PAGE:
McHugh is an enthusiastic booster of outplacement assistance because he believes the private sector offers the best chance for laid off employees. McHugh's office offers a vast array of information about career transition services available to agencies.

"Some agencies do it themselves. Others are contracting outside firms. And then there is kind of a middle ground," McHugh said. The Army Career and Alumni Program, for example, provides counseling to military people and civilians and makes these services available to federal agencies. "There also are some places where we have had interagency centers that have been set up by agencies working together to provide these services," McHugh said.

The career transition rules weren't in place to help employees laid off when the Interstate Commerce Commission and Bureau of Mines closed, but the executives running both closures nevertheless made outplacement a priority. The Bureau of Mines took advantage of a contract for transition services already in place at the Interior Department. Dave Brown, director of external affairs and strategic planning for the Bureau, said the outplacement firm, Vantage Human Resource Services Inc. of Arlington, Va., was cooperative and adapted to the Bureau's needs even though it still was working with employees affected by reorganization.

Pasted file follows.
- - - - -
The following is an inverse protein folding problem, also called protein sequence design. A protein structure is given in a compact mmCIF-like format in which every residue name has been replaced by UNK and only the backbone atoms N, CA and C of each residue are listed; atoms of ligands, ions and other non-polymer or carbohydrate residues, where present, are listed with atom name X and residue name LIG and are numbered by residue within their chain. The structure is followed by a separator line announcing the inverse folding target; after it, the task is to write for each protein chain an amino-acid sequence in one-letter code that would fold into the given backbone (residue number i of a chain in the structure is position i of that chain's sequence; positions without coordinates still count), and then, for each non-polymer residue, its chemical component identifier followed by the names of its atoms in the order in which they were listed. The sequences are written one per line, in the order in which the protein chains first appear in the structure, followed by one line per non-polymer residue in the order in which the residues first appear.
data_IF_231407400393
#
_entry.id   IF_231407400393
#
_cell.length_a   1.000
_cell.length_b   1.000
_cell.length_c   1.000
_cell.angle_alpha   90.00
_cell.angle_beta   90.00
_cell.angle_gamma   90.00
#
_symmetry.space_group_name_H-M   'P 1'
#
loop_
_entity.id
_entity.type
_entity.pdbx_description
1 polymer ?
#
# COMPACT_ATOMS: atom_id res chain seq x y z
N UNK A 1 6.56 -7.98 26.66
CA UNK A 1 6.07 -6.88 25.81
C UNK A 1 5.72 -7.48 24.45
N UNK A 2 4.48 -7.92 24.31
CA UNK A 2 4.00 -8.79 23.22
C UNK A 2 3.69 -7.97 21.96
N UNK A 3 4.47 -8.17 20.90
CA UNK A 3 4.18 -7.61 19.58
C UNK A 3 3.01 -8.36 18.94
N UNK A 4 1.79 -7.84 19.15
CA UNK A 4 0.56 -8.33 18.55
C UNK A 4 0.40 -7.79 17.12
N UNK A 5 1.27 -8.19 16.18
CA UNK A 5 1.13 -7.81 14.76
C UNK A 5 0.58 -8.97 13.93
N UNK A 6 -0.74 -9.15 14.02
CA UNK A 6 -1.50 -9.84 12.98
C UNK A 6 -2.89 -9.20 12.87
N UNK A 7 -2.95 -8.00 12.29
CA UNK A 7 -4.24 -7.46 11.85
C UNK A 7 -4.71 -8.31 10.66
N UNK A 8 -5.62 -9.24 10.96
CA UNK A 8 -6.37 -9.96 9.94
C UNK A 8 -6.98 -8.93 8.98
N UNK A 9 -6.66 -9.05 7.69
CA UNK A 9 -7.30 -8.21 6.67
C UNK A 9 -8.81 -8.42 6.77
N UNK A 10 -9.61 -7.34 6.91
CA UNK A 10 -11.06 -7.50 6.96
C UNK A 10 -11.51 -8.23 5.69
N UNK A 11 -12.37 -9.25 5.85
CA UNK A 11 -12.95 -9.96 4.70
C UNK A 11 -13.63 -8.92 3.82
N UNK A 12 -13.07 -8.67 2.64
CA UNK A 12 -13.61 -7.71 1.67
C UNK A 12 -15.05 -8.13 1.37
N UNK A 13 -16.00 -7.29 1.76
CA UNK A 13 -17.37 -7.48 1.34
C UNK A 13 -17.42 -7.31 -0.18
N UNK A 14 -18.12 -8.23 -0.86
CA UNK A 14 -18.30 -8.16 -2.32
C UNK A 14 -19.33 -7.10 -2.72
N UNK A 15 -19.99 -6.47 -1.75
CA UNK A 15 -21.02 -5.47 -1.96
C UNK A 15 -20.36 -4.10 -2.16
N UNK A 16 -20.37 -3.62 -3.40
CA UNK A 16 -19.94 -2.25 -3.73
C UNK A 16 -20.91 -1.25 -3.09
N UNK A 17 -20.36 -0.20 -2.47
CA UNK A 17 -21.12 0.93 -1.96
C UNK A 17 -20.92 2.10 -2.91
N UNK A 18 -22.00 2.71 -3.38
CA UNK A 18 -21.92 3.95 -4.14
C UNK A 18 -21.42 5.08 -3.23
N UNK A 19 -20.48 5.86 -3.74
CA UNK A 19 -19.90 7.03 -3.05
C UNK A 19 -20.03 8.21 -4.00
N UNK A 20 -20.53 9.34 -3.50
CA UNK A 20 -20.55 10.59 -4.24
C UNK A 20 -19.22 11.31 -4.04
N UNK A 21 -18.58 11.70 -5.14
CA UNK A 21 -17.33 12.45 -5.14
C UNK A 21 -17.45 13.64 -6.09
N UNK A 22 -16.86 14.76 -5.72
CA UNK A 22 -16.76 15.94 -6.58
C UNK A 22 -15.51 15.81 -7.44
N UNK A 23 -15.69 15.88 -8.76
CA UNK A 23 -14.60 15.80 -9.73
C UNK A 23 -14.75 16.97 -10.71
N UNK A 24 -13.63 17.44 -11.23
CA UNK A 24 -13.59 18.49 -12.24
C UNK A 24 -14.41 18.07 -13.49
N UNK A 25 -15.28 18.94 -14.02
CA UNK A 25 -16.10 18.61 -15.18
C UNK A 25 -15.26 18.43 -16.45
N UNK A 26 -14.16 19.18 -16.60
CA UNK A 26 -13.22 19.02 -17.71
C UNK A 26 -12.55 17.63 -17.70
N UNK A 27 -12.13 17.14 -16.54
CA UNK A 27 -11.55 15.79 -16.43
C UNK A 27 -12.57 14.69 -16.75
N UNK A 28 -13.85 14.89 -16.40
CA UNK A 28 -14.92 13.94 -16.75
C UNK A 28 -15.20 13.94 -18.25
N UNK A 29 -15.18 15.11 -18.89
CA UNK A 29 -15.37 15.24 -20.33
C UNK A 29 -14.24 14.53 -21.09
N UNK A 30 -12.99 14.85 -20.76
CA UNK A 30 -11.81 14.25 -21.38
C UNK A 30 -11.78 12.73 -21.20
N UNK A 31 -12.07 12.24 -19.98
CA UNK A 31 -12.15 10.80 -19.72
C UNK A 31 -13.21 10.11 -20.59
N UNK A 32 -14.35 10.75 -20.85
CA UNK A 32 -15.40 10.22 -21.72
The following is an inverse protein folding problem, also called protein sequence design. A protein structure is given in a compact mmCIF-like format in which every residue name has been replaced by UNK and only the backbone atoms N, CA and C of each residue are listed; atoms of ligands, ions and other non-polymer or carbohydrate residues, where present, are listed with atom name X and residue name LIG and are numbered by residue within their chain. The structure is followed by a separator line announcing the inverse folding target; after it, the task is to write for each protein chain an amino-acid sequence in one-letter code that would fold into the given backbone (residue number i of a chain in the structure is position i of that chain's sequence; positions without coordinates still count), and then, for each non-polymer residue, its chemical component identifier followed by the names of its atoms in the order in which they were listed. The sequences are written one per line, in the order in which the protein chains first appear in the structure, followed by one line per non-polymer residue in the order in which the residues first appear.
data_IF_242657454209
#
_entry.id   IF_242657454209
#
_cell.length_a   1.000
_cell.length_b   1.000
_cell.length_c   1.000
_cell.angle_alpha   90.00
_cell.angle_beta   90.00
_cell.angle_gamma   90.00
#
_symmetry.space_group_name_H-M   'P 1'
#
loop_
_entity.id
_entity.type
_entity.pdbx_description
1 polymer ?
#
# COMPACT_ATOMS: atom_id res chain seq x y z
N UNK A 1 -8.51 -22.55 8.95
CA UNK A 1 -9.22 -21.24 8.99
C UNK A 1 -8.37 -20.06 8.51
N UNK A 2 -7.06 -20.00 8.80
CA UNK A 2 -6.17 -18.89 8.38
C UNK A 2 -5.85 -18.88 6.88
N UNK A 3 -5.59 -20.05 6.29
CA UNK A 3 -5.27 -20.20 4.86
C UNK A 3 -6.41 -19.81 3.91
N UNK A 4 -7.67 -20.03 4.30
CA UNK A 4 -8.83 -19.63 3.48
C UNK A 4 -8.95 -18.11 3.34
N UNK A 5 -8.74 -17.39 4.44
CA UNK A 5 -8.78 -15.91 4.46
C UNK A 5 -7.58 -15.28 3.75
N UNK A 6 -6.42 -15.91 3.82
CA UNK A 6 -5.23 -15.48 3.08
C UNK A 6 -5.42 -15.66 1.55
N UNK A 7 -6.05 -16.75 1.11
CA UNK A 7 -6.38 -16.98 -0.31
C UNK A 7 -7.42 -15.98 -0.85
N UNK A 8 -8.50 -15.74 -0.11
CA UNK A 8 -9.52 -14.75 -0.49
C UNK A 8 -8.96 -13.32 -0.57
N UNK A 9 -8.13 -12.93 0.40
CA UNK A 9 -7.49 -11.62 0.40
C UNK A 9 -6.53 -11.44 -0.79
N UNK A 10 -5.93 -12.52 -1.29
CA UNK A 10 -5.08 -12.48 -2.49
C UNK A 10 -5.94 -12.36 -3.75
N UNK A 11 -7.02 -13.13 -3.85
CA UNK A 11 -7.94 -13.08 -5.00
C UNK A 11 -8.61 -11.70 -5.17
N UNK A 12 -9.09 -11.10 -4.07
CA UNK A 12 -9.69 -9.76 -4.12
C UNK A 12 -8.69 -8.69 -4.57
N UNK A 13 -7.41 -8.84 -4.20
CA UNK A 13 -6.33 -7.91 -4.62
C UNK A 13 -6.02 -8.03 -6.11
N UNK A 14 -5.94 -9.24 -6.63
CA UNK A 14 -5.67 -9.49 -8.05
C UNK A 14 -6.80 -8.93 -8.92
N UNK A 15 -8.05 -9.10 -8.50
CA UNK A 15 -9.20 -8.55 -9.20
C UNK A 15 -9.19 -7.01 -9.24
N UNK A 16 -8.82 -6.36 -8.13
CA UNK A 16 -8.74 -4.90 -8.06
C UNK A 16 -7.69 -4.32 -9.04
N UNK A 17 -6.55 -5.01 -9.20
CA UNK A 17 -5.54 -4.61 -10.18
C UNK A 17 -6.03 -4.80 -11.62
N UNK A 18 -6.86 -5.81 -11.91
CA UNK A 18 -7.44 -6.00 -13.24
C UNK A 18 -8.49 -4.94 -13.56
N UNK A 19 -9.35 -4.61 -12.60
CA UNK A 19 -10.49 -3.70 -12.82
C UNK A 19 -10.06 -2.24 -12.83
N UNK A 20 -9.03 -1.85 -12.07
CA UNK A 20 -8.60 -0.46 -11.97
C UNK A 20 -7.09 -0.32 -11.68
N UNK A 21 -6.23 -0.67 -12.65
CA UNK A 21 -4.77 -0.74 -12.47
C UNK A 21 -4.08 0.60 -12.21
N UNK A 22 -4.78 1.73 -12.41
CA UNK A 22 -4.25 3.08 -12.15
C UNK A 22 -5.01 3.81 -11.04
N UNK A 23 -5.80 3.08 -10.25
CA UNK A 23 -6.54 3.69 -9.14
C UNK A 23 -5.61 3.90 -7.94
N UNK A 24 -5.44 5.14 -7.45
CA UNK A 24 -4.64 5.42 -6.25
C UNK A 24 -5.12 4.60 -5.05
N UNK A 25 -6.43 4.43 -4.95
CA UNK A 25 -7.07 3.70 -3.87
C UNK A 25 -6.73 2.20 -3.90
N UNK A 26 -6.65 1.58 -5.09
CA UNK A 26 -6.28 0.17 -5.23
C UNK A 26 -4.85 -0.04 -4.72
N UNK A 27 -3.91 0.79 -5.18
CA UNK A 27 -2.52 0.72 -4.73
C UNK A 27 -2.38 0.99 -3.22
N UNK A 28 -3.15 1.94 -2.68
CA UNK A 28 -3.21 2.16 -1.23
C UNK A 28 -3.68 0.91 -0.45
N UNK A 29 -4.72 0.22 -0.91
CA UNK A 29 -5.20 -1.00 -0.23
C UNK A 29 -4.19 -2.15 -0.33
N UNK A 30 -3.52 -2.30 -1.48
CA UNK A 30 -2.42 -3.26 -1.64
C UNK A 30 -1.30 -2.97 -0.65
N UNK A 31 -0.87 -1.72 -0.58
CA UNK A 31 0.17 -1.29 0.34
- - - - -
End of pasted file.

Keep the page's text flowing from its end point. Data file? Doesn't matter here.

Linda Morgan, who now heads the Surface Transportation Board, took over the ICC knowing she was expected to shut it down. One of her first acts was to find an outplacement program. "We looked at a lot-some contract, private sector groups. We looked at government agencies and decided the State Department offered the best program," Morgan said. "We had field offices. We had a lot of senior employees. And I knew that the private sector, while many of the employees did not want to go to the private sector, was something that we needed to tap into because many of my employees were working in an area that likely would not be easily transferred."

Morgan was pleased with the State Department's program even though she hoped for better results. She warned executives to temper their expectations for outplacement services. Morgan knew at the outset her employees would not be easy to place.

Transition services shouldn't be judged solely by the number of employees who get new jobs, Morgan said, because they provide other benefits as well. "The first benefit to an outplacement program is the solace that it gives your employees. They think managers care about what is going to happen to them. They engage themselves in looking for jobs rather than worrying and being morose at their desks."

For information about transition assistance, downsizing and outplacement programs, call OPM's Workforce Restructuring Office at (202) 606-0960, or fax them at (202) 606-2329.